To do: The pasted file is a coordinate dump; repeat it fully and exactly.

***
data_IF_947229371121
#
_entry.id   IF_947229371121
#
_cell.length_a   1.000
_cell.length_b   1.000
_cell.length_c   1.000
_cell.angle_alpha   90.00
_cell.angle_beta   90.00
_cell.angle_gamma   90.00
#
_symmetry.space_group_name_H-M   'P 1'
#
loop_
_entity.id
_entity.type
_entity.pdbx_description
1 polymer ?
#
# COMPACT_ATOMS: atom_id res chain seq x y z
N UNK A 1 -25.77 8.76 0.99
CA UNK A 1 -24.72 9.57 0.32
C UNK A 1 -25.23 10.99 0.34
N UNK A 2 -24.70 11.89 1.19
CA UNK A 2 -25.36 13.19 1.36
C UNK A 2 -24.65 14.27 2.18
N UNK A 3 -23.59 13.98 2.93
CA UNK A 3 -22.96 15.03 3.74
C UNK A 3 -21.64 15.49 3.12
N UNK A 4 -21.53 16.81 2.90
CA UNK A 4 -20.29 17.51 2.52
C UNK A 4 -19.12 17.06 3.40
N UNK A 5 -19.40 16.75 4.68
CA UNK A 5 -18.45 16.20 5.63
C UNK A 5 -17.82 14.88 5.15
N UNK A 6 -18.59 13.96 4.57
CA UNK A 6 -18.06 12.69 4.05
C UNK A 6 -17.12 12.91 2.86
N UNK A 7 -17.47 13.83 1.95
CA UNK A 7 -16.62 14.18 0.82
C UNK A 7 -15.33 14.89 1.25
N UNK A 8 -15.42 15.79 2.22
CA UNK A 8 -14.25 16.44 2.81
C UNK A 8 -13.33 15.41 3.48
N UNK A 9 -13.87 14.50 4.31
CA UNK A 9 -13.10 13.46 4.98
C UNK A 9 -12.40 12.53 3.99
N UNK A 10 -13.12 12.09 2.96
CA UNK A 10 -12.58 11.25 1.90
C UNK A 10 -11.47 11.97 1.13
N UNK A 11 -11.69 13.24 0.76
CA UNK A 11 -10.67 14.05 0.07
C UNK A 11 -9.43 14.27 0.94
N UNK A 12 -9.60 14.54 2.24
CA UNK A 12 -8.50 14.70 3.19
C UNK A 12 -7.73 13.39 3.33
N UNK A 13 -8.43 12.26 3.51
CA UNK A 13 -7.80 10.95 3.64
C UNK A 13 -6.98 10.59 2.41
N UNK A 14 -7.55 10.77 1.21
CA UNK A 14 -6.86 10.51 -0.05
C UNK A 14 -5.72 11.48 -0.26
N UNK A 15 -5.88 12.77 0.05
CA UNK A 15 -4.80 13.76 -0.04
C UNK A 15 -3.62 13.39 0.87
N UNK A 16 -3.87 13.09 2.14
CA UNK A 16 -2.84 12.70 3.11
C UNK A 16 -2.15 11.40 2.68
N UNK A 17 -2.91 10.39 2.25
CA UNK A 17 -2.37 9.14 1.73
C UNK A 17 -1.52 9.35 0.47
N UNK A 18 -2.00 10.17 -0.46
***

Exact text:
data_IF_947229371121
#
_entry.id   IF_947229371121
#
_cell.length_a   1.000
_cell.length_b   1.000
_cell.length_c   1.000
_cell.angle_alpha   90.00
_cell.angle_beta   90.00
_cell.angle_gamma   90.00
#
_symmetry.space_group_name_H-M   'P 1'
#
loop_
_entity.id
_entity.type
_entity.pdbx_description
1 polymer ?
#
# COMPACT_ATOMS: atom_id res chain seq x y z
N UNK A 1 -25.77 8.76 0.99
CA UNK A 1 -24.72 9.57 0.32
C UNK A 1 -25.23 10.99 0.34
N UNK A 2 -24.70 11.89 1.19
CA UNK A 2 -25.36 13.19 1.36
C UNK A 2 -24.65 14.27 2.18
N UNK A 3 -23.59 13.98 2.93
CA UNK A 3 -22.96 15.03 3.74
C UNK A 3 -21.64 15.49 3.12
N UNK A 4 -21.53 16.81 2.90
CA UNK A 4 -20.29 17.51 2.52
C UNK A 4 -19.12 17.06 3.40
N UNK A 5 -19.40 16.75 4.68
CA UNK A 5 -18.45 16.20 5.63
C UNK A 5 -17.82 14.88 5.15
N UNK A 6 -18.59 13.96 4.57
CA UNK A 6 -18.06 12.69 4.05
C UNK A 6 -17.12 12.91 2.86
N UNK A 7 -17.47 13.83 1.95
CA UNK A 7 -16.62 14.18 0.82
C UNK A 7 -15.33 14.89 1.25
N UNK A 8 -15.42 15.79 2.22
CA UNK A 8 -14.25 16.44 2.81
C UNK A 8 -13.33 15.41 3.48
N UNK A 9 -13.87 14.50 4.31
CA UNK A 9 -13.10 13.46 4.98
C UNK A 9 -12.40 12.53 3.99
N UNK A 10 -13.12 12.09 2.96
CA UNK A 10 -12.58 11.25 1.90
C UNK A 10 -11.47 11.97 1.13
N UNK A 11 -11.69 13.24 0.76
CA UNK A 11 -10.67 14.05 0.07
C UNK A 11 -9.43 14.27 0.94
N UNK A 12 -9.60 14.54 2.24
CA UNK A 12 -8.50 14.70 3.19
C UNK A 12 -7.73 13.39 3.33
N UNK A 13 -8.43 12.26 3.51
CA UNK A 13 -7.80 10.95 3.64
C UNK A 13 -6.98 10.59 2.41
N UNK A 14 -7.55 10.77 1.21
CA UNK A 14 -6.86 10.51 -0.05
C UNK A 14 -5.72 11.48 -0.26
N UNK A 15 -5.88 12.77 0.05
CA UNK A 15 -4.80 13.76 -0.04
C UNK A 15 -3.62 13.39 0.87
N UNK A 16 -3.87 13.09 2.14
CA UNK A 16 -2.84 12.70 3.11
C UNK A 16 -2.15 11.40 2.68
N UNK A 17 -2.91 10.39 2.25
CA UNK A 17 -2.37 9.14 1.73
C UNK A 17 -1.52 9.35 0.47
N UNK A 18 -2.00 10.17 -0.46